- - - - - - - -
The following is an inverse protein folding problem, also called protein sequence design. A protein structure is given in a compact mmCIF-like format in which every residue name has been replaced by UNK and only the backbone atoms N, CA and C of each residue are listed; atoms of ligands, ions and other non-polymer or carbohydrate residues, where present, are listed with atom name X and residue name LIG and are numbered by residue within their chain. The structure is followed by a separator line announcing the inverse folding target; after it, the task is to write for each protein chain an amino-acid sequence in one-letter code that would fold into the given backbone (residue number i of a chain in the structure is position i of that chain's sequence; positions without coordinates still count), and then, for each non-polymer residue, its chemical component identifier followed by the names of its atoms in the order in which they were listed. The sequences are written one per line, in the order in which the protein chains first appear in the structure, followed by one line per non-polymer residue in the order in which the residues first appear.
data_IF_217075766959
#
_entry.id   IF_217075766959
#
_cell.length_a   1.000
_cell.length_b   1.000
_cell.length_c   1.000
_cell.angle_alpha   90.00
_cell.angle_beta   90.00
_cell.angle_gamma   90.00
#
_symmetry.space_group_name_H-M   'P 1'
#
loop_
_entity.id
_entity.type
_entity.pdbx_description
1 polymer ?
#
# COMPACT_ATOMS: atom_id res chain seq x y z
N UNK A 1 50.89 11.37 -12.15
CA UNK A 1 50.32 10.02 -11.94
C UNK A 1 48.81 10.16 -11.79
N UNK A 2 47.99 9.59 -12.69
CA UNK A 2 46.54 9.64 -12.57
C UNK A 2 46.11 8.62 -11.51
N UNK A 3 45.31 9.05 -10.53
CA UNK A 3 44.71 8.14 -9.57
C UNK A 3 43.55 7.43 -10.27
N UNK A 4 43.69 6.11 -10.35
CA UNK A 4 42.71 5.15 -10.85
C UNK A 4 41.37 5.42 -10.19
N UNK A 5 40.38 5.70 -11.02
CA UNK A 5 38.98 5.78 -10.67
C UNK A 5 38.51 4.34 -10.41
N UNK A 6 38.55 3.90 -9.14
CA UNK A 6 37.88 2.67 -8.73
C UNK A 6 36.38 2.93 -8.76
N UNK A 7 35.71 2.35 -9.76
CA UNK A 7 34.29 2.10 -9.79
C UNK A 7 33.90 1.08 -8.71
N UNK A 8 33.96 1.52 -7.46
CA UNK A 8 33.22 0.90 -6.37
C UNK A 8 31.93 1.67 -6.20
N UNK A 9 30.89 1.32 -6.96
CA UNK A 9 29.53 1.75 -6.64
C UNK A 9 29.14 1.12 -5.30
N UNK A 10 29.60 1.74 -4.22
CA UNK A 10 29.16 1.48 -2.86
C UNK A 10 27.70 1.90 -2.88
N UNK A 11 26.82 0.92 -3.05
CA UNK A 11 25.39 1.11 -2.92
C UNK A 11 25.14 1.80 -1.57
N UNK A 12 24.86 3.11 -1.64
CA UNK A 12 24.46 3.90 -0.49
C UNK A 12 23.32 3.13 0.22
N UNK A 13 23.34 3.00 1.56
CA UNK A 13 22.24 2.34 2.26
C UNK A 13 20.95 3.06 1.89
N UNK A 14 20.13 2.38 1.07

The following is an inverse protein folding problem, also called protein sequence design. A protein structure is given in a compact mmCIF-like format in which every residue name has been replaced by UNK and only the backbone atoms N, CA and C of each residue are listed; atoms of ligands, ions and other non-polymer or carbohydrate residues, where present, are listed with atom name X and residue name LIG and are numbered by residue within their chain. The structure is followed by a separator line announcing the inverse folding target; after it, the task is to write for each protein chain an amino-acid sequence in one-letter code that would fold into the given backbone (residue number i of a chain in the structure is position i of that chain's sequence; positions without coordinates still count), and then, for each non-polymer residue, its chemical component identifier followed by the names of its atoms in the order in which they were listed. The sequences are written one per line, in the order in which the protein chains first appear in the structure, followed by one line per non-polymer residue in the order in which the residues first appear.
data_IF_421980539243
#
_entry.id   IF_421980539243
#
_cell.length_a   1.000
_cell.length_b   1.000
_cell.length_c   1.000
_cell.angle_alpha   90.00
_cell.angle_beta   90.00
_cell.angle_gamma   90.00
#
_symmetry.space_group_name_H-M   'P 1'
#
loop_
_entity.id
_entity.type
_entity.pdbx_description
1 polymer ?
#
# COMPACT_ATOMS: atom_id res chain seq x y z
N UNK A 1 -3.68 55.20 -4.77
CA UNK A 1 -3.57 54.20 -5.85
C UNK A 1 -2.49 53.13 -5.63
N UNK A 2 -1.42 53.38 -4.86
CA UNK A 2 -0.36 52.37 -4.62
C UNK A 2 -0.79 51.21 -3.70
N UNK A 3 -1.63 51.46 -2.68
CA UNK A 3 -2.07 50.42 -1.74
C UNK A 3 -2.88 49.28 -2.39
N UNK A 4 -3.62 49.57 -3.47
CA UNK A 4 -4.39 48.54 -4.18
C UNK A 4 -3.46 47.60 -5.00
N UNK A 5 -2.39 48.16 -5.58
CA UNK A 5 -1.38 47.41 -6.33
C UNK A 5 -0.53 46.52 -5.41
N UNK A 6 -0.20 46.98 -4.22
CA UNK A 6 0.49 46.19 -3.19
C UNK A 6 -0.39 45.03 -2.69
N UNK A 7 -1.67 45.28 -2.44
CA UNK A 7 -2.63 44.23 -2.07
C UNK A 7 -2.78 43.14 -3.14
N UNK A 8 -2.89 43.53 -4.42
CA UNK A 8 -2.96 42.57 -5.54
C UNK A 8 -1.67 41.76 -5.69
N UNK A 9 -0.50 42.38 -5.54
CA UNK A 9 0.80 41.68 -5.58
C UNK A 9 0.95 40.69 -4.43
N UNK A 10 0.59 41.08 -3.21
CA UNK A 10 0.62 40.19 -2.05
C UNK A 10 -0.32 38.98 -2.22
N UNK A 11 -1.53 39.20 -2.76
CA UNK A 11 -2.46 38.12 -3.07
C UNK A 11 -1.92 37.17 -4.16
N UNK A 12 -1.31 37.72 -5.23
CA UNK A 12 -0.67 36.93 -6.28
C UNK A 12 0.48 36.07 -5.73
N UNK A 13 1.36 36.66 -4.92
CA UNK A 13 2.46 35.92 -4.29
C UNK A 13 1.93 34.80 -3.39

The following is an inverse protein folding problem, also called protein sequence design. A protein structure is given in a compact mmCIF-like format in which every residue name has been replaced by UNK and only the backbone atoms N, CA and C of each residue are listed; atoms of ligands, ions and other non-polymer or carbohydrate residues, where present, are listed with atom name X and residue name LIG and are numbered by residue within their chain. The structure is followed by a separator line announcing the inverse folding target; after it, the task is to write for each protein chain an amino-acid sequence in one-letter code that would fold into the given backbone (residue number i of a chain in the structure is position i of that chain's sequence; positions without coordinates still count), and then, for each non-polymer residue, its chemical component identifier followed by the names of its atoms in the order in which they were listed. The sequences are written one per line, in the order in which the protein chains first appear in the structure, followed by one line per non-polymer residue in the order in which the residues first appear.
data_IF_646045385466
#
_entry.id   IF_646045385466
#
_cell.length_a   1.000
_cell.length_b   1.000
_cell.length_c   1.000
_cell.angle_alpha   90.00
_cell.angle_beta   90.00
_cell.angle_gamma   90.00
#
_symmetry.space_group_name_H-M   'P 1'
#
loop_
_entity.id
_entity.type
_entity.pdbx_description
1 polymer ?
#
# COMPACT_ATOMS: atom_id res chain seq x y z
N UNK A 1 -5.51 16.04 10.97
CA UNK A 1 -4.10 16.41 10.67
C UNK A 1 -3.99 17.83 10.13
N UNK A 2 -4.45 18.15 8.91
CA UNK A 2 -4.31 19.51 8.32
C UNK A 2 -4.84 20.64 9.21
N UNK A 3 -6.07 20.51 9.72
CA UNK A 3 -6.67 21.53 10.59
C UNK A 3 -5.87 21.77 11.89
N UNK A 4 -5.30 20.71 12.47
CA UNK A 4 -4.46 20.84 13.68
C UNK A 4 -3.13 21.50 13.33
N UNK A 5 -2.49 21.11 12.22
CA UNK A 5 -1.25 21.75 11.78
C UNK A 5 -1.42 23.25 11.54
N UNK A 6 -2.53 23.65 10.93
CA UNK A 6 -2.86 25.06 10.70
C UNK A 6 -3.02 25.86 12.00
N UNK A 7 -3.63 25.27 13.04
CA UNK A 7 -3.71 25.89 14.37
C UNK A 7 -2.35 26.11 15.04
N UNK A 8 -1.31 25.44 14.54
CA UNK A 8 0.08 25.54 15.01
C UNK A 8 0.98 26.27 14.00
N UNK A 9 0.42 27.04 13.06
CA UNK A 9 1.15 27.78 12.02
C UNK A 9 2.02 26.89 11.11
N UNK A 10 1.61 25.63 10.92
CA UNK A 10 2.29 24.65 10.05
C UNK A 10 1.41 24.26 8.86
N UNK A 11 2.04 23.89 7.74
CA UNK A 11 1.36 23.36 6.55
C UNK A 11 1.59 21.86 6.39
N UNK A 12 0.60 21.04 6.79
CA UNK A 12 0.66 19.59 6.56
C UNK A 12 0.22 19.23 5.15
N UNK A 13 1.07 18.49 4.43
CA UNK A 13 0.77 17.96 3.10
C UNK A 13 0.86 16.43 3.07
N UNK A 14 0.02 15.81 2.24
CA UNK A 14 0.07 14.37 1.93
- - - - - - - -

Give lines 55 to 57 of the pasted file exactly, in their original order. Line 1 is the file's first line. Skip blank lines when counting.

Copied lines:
N UNK A 12 24.86 3.11 -1.64
CA UNK A 12 24.46 3.90 -0.49
C UNK A 12 23.32 3.13 0.22